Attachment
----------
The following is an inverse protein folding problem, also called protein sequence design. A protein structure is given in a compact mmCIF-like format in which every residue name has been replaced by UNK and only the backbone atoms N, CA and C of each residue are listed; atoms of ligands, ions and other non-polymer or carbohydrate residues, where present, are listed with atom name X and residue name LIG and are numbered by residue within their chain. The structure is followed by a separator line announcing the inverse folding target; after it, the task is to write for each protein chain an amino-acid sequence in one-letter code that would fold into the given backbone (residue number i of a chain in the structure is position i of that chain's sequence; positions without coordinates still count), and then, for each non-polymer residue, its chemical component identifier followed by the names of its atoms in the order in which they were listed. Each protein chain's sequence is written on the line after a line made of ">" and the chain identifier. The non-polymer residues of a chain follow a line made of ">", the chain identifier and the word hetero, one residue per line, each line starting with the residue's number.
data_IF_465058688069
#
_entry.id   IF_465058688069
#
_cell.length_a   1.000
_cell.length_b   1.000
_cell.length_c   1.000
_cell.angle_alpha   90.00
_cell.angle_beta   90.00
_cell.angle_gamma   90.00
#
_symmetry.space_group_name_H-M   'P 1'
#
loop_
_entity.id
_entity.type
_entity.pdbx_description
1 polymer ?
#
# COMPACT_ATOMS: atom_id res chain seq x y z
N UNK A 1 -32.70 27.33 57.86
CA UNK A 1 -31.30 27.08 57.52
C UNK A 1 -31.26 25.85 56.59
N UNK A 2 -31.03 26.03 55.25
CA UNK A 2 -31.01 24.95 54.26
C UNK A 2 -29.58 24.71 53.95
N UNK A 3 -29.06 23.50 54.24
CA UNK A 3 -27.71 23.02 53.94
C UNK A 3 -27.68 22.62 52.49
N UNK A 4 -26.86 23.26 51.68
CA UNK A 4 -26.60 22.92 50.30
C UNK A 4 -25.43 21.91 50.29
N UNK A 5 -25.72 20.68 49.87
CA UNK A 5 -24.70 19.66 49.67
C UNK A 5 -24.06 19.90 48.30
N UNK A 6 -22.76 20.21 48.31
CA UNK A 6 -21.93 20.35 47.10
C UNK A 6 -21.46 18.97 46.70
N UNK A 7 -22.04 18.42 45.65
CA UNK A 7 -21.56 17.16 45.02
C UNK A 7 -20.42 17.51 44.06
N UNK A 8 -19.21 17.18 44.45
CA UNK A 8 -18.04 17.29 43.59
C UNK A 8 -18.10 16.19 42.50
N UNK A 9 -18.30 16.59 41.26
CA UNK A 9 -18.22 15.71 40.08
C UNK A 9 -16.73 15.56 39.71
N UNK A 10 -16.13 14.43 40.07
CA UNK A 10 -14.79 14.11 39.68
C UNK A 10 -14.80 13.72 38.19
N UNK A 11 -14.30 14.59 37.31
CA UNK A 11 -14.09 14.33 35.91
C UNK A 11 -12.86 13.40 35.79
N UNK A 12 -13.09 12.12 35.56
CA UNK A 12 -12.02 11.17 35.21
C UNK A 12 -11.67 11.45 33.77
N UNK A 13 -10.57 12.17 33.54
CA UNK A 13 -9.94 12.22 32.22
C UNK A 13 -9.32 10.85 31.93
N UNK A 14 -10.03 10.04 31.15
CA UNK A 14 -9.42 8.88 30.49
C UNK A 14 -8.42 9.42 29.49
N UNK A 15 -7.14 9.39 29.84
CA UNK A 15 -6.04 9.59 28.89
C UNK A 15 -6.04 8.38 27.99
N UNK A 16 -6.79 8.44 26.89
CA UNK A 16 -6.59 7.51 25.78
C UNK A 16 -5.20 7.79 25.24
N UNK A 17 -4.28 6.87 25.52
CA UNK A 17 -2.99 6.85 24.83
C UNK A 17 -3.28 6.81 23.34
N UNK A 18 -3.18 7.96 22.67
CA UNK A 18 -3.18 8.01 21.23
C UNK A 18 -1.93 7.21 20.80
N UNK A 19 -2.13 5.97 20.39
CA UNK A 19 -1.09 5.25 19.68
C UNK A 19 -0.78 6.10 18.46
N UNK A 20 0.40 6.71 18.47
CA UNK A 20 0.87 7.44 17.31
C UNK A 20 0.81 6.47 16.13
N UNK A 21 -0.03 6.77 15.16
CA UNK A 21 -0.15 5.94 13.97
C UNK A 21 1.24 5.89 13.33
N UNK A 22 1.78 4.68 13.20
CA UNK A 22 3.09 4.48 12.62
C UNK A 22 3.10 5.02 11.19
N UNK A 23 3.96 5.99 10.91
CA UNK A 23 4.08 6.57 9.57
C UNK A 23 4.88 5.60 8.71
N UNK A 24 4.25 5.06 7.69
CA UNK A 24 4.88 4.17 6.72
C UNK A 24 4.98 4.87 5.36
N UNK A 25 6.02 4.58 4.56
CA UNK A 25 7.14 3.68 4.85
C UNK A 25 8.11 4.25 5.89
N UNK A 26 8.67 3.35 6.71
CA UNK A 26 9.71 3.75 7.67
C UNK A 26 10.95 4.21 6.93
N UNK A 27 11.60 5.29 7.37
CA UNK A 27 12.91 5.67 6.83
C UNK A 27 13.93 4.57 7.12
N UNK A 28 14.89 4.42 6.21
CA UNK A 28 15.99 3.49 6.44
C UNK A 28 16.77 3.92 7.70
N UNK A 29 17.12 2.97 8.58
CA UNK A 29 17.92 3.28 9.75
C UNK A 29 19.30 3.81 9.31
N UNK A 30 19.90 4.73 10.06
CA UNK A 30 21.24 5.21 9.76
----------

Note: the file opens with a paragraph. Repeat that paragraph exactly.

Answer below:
The following is an inverse protein folding problem, also called protein sequence design. A protein structure is given in a compact mmCIF-like format in which every residue name has been replaced by UNK and only the backbone atoms N, CA and C of each residue are listed; atoms of ligands, ions and other non-polymer or carbohydrate residues, where present, are listed with atom name X and residue name LIG and are numbered by residue within their chain. The structure is followed by a separator line announcing the inverse folding target; after it, the task is to write for each protein chain an amino-acid sequence in one-letter code that would fold into the given backbone (residue number i of a chain in the structure is position i of that chain's sequence; positions without coordinates still count), and then, for each non-polymer residue, its chemical component identifier followed by the names of its atoms in the order in which they were listed. Each protein chain's sequence is written on the line after a line made of ">" and the chain identifier. The non-polymer residues of a chain follow a line made of ">", the chain identifier and the word hetero, one residue per line, each line starting with the residue's number.